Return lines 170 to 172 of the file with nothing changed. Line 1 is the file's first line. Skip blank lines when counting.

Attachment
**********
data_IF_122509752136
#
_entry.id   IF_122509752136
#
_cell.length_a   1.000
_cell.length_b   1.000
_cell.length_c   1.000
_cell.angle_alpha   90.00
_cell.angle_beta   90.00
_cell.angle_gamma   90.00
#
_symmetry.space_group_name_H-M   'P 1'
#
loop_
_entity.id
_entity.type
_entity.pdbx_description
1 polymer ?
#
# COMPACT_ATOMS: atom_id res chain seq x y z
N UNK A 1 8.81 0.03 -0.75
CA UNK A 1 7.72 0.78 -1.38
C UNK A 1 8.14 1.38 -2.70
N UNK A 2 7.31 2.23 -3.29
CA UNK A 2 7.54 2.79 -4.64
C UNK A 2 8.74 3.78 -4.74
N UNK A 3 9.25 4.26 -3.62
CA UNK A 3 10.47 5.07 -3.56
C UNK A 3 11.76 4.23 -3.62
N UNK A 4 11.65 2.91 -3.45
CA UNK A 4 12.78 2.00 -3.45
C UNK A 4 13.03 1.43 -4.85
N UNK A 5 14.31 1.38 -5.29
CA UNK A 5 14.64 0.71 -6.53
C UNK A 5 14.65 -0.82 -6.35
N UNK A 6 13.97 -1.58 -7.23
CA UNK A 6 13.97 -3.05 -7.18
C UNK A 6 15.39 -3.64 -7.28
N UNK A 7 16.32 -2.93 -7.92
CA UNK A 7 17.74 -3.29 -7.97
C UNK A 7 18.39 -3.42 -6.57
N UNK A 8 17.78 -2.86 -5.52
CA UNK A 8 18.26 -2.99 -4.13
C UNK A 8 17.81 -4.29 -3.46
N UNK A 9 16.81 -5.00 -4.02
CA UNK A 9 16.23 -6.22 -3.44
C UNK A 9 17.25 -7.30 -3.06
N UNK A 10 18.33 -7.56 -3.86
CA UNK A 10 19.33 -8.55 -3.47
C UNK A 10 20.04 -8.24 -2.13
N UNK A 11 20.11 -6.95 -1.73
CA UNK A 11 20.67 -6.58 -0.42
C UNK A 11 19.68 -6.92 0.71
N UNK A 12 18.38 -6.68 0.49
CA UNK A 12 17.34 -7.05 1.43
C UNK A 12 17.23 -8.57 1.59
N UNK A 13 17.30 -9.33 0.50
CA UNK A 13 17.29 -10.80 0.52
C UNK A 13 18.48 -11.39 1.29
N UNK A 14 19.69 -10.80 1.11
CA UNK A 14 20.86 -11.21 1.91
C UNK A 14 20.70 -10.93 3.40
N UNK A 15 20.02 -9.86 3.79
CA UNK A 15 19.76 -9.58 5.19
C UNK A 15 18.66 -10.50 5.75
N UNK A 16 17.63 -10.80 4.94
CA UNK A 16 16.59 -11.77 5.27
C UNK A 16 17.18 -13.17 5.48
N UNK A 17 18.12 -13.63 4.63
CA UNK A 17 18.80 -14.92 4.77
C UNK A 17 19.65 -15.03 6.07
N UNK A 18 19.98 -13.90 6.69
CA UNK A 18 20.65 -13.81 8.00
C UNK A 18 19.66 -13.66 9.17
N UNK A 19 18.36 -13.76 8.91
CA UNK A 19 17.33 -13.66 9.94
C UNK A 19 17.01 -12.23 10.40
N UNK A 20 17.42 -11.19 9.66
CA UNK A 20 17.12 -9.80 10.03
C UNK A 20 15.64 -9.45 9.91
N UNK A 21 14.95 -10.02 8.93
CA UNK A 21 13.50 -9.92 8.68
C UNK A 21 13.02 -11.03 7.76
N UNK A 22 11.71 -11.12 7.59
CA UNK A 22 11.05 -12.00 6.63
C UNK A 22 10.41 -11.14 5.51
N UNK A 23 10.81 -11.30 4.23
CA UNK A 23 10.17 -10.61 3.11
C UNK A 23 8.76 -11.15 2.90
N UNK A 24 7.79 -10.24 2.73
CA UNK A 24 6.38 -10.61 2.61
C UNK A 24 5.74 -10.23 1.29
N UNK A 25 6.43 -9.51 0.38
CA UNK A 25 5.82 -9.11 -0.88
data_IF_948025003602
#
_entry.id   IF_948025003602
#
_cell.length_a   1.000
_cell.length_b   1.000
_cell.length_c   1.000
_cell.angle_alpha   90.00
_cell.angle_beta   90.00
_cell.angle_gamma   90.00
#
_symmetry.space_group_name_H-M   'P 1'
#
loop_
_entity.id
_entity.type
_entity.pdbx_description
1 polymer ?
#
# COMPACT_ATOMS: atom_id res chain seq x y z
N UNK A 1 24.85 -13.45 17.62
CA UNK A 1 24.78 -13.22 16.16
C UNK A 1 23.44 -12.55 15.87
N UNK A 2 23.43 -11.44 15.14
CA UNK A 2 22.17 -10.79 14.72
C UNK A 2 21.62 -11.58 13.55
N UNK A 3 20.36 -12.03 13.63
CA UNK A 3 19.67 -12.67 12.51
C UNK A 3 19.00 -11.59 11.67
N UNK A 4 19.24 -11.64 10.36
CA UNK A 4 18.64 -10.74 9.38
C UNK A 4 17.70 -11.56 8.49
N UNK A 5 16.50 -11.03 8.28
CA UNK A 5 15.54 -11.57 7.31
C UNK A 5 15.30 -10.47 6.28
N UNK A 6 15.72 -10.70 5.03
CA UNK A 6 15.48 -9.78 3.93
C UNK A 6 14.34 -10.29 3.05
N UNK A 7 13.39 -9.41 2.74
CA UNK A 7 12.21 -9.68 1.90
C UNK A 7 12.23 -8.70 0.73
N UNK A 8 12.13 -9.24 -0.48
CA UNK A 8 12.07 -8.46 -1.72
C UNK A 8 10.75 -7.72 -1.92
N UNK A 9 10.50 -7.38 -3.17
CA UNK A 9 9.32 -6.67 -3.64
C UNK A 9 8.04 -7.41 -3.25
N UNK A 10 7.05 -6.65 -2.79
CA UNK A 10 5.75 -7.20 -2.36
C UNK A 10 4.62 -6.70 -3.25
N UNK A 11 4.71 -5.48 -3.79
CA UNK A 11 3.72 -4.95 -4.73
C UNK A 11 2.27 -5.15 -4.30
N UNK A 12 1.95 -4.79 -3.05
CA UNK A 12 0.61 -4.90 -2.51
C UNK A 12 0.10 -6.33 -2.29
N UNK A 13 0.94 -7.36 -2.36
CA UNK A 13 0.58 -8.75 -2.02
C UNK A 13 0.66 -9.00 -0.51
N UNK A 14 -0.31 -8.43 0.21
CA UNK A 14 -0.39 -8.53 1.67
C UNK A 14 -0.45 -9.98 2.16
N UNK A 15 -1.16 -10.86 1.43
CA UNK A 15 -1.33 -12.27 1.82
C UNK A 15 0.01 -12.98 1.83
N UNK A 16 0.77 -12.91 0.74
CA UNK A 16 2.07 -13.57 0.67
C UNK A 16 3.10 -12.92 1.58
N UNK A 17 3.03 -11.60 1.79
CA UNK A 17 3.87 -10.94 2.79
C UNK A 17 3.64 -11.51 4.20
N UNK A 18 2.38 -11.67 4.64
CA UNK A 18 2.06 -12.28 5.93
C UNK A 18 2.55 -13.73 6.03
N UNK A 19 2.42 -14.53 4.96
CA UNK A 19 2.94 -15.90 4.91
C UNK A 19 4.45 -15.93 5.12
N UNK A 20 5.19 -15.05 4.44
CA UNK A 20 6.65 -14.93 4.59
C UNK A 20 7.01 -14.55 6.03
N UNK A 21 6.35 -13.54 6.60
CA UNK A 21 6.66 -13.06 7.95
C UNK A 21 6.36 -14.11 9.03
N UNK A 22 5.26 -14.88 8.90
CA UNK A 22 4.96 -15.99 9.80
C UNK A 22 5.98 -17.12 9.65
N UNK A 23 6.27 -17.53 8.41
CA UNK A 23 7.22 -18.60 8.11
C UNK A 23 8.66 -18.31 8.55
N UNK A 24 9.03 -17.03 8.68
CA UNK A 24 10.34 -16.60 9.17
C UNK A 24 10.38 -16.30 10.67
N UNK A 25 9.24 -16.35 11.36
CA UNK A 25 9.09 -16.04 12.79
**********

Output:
CA UNK A 19 2.94 -15.90 4.91
C UNK A 19 4.45 -15.93 5.12
N UNK A 20 5.19 -15.05 4.44